Runner Explains How She Fought off Attacker!

The following material contains mature subject matter. Viewer discretion is advised.

Would you know what to do if you were attacked suddenly? Seattle resident Kelly tells The Doctors how she defended herself from an assailant.

“I’m training for a marathon right now,” Kelly explains, “And I was about four miles from my house when I stopped to use the bathroom.” Kelly began feeling uneasy and turned to see a man behind her. “His face was covered and his hood was pulled over his face. He lunged right at me and I just immediately went into fight mode.”

The attacker threw her to the floor and tried to undress her – and, Kelly says, “I just turned into a savage beast.” She began swearing and screaming threats at him, then pulled free and made her way into a bathroom stall. She was able to jam the door closed, but the man followed her under the door and began beating her. Kelly escaped back under the stall door and, fighting off a wave of faintness, made her way out of the bathroom before he could follow.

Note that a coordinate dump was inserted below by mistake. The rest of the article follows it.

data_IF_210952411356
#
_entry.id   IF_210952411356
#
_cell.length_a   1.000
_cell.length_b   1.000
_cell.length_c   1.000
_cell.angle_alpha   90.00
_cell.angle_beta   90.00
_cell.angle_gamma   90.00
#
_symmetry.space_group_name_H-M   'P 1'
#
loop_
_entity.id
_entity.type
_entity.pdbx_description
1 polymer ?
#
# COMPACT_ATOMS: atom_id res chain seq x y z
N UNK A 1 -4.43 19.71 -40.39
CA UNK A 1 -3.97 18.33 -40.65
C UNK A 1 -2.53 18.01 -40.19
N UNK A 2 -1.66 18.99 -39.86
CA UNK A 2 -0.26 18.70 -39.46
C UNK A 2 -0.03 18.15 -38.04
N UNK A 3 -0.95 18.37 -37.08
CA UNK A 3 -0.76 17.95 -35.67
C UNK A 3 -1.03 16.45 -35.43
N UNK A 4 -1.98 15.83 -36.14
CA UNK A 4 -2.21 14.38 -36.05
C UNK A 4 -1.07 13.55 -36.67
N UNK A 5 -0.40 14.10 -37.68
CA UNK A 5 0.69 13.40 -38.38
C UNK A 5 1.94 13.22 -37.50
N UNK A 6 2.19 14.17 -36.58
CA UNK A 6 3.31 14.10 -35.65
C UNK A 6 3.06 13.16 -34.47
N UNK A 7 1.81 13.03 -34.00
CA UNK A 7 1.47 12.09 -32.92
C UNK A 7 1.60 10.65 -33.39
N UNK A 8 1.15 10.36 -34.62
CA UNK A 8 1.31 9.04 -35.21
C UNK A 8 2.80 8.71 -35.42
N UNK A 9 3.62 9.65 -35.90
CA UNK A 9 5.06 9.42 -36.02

Watch: Self-Defense for Kids

A passerby lent her a carabiner – “It’s the Pacific Northwest, everyone has a carabiner!” Kelly says – and she used it to lock the bathroom latch before her assailant could escape.

“I can feel your adrenaline just in recounting the story,” ER Physician Dr. Travis Stork tells her. “But the reason Kelly knew what to do was that she had just taken a self-defense class, correct?” Her employer had actually brought a self-defense instructor to her workplace!

Breast Surgeon Dr. Kristi Funk notes that Kelly “had a creepy feeling” before she saw her attacker. She says that 90 percent of women will get the feeling that something is wrong before they’re attacked – that feeling can save a life.

Watch: Assault on Snapchat

Dr. Stork adds that not only did Kelly escape – by locking the door, she allowed police to catch her attacker, who proved to be a level-3 sex offender. He is now being held without bail for attempted rape and assault.

Self-defense classes are not just for women, points out Dr. Stork. “We can all be better prepared. Kelly, kudos to you!”

For more information on self defense, look for a local class, contact the CDC Violence Prevention hot line at 800-232-4636, or visit Functional Self Defense.

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